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10 phrases to kill your presentation

By Andy Fumolo | Presentations

Mar 03
Präsentationstraining - Was geht gar nicht

It is really hard to win an audience. Additionally, you can also lose them very quickly by using the wrong words.

Here is my top 10 list I created while attending a series of presentations. This is to ensure it won’t happen to you.

PS: feel free to add your own suggestions in the comments section below. Others will benefit from your input and we will never have to listen to boring presentations again.

“I’m jet-lagged/tired/hungover.”

(I really think the last one is kind of strange). Not sure why people say such things. Or something like “I was only invited yesterday!” or “I am exhausted from my trip!”

The audience only wants to hear and see you at your best. If you cannot be at your best, why not cancel?

Better have an espresso, a Red Bull, take a pill and drive your presentation home.

“Can you hear me?”

They always do this: tap on the microphone, ask this question and no-one answers. Because we all can hear you. And then they smile in a very funny way, because they realise how stupid this question was.

You are not a technician. It is not your responsibility to check the microphone. So relax and just deliver your presentation with high impact.

They will let you know if there is something wrong with the sound.

If you don’t have a microphone: always make sure that you speak up and use your Volume 2 voice, which is your real secret on how to create influence.

“I can’t see you.”

“… because the lights are too bright.”

Yes, the lights are bright and hot when speaking on stage. It will be difficult to see the audience – but they don’t have to know.

How to do better: stare into the dark, smile often, and be yourself. If you want to be closer to your listeners, you can walk into the audience.

Tip: I use this often because I like to engage with my audiences. I ask a technician to bring up the lights when I speak. I inform the technicians before my presentation so they are ready when I want the lights to go on.

“I’ll get back to that later.”

Why dismiss someone that is interested in your presentation? Interactions don’t happen too often, so rather take your chances.

If someone is brave enough to ask you a question, compliment them and invite the rest of the audience to do the same.

If someone has a question you will address in a later slide, just skip to it right away. Never delay anything.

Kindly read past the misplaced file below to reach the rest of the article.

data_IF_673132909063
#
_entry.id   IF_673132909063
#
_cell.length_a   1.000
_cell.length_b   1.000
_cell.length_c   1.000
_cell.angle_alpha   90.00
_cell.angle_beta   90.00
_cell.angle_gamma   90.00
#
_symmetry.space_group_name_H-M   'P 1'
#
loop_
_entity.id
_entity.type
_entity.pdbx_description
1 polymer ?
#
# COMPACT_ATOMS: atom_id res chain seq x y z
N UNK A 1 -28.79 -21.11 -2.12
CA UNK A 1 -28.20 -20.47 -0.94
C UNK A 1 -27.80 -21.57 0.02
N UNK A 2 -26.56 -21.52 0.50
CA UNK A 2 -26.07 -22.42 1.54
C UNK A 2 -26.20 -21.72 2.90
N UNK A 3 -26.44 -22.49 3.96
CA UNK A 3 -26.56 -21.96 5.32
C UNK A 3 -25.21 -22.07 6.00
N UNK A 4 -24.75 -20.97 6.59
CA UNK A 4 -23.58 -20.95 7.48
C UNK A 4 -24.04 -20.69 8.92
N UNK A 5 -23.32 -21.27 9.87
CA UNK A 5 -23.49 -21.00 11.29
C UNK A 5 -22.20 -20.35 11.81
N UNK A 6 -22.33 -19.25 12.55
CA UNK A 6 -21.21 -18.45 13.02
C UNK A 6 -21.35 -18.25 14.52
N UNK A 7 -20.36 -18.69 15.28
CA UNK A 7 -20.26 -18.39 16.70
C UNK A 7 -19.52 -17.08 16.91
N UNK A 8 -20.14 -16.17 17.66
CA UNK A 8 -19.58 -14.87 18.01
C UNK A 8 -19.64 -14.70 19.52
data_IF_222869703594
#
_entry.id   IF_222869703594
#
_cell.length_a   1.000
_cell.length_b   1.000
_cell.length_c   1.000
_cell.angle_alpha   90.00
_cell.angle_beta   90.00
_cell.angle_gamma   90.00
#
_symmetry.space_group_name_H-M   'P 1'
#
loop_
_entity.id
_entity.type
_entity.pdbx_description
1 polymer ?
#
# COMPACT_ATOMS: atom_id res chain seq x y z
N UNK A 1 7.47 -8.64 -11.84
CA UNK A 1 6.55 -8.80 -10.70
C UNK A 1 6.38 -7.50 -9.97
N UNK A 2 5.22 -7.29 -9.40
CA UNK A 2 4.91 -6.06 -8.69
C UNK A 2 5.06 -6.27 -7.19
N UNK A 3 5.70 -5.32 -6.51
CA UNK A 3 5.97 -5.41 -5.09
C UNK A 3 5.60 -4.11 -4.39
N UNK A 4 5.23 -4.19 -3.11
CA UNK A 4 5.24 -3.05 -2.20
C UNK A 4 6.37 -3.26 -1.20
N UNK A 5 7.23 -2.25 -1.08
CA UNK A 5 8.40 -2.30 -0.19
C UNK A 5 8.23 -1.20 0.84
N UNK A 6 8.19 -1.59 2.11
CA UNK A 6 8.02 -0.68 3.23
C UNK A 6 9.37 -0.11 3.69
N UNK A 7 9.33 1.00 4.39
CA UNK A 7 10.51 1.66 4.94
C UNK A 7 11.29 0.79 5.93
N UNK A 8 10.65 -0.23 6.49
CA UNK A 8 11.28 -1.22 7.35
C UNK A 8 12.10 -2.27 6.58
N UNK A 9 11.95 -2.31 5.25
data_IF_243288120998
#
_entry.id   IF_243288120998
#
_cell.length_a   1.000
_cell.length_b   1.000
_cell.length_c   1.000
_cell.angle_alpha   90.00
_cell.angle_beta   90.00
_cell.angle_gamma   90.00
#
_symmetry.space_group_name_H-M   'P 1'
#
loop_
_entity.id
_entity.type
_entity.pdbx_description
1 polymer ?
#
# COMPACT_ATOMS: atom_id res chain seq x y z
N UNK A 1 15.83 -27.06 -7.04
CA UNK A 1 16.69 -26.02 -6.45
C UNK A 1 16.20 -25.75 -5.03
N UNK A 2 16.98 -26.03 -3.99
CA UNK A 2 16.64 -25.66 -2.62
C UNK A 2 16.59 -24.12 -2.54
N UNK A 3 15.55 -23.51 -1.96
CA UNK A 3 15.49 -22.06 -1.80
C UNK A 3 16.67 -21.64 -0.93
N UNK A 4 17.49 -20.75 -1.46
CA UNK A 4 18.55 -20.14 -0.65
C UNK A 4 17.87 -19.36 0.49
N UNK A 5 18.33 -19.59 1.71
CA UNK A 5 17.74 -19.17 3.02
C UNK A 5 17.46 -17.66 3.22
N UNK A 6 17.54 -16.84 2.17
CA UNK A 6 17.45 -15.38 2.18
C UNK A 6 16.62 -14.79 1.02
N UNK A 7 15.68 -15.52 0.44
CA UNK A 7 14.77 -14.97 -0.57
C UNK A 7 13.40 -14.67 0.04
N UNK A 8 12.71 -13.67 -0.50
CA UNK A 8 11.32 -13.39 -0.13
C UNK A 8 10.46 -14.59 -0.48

“Can you read this?”

If you have to ask this question, you are doing something wrong.

Tip: When you create your slides, take the diagonal of your screen – multiply this times 6 – step back: if you can read this from the multiplied distance you will be fine in most situations.
(screen 50cm x 6 = 3m. This will be the distance for proofreading the size of your words)

“Let me read this out loud.”

Never, ever put so much text to your slides, that people have to spend time reading. This is one of the fastest ways to lose your audience. When people start reading they cannot listen at the same time.

Slides should tell a story. Try to limit yourself to a maximum of four to six words or a phrase. This in return will make you speak more freely, which audiences appreciate.

“Shut off your phone/laptop/tablet.”

This is old school. Today people use their devices to take notes, twitter your awesome content – or play Solitaire 🙂

You can ask people to put their phones on silent – that’s ok.

Otherwise, make your presentation hot and give your best. Make sure that your speech is incredibly inspiring. They will switch off their laptops because they don’t want to miss a second of your presentation.

“I will put this presentation online. You don’t need to take notes.”

This is really cool that you will upload your presentation. Unfortunately, if this was a good presentation and not too many words on the slides (see above), this won’t be helpful.

Don’t tell people what they should do. The best way to remember content is to write it down in my own words.

“Let me answer that question.”

Of course, you will. But before you answer you have to do something else.

Not everyone in the room may have understood the question. So first, show appreciation for the input, repeat (or rephrase) the question and only then answer using the 30 seconds rule.

“I’ll keep it short”

Maybe the biggest lie ever. And still, most people use this phrase.

Audiences don’t care if you keep it short. They came because they want to be informed and inspired.

You can say: “This presentation will take 30 minutes, but I will do it in 25 – so we all can get our coffee.”

All you have to do now: keep your promise.

Bonus tip: “Oh, I’m out of time? I still have 15 more slides!”

Well, if this happens, you did screw up. If you come unprepared and need more time, you are not showing your appreciation to your audience. Rehearse your presentation and fit it to the given time frame.

Tip: End five minutes early and ask for questions. If they don’t ask, relax and invite for coffee where you can have one-on-one talks.
You will gain respect and gratitude by giving an audience five minutes back. Taking an extra five minutes annoys them.

Conclusion – how to do it right:

come prepared, be yourself and be professional. The audience will love you for being clear and having a clear message, for being serious, and for not wasting their time.

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About the Author

is a High-Impact Executive Coach. Using his vast experience, he prepares management und C-Level for optimum performance. All content created for better results and better teams. Andy works with international companies around the globe. He supports individuals and teams who want to achieve more in business and life.